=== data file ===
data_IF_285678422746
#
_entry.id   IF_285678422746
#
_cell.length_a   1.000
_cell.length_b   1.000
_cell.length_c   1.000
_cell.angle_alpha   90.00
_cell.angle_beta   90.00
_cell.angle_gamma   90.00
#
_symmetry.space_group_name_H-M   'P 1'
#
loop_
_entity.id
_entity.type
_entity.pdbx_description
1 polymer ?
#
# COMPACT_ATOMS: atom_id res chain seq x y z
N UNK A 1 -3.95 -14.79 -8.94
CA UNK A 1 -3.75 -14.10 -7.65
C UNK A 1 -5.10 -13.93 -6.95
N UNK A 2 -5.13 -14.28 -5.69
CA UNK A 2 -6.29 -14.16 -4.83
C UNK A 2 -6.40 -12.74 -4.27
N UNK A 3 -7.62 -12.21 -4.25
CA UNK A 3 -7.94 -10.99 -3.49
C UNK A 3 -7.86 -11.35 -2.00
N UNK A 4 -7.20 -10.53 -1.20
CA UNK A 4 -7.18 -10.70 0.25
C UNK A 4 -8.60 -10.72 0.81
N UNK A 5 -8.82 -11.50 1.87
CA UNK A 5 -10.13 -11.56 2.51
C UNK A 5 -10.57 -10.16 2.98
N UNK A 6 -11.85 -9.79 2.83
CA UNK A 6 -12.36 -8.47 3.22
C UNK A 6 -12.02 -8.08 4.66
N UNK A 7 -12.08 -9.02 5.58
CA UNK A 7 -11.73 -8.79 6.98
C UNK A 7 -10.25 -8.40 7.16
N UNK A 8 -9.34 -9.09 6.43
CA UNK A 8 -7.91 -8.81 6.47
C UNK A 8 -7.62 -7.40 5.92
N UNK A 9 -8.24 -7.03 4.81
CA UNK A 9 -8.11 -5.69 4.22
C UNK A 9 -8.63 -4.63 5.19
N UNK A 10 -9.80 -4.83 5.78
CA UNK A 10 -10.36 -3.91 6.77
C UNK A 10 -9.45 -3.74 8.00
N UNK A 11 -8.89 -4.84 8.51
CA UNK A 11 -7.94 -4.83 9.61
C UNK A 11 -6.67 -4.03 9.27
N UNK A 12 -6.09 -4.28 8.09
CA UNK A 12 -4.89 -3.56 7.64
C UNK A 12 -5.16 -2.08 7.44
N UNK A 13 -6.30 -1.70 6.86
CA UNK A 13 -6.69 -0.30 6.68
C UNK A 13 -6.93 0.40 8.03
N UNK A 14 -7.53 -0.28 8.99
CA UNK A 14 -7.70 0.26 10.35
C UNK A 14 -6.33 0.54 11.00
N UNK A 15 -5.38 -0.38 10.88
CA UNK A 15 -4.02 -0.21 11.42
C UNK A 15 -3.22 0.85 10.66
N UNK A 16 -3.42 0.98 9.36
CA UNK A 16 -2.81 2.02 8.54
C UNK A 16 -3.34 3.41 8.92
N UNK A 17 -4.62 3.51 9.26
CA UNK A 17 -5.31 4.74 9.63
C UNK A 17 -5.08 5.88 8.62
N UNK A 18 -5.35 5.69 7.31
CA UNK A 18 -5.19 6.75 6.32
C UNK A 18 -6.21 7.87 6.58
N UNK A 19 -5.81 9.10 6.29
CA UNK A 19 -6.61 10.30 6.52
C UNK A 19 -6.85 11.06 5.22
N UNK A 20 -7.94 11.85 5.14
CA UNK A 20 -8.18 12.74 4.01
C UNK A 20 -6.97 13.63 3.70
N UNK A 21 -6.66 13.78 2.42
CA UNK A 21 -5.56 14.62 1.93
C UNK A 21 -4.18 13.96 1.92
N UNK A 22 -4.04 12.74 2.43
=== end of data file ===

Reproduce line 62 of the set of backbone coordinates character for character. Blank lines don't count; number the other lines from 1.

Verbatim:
C UNK A 14 -6.33 0.54 11.00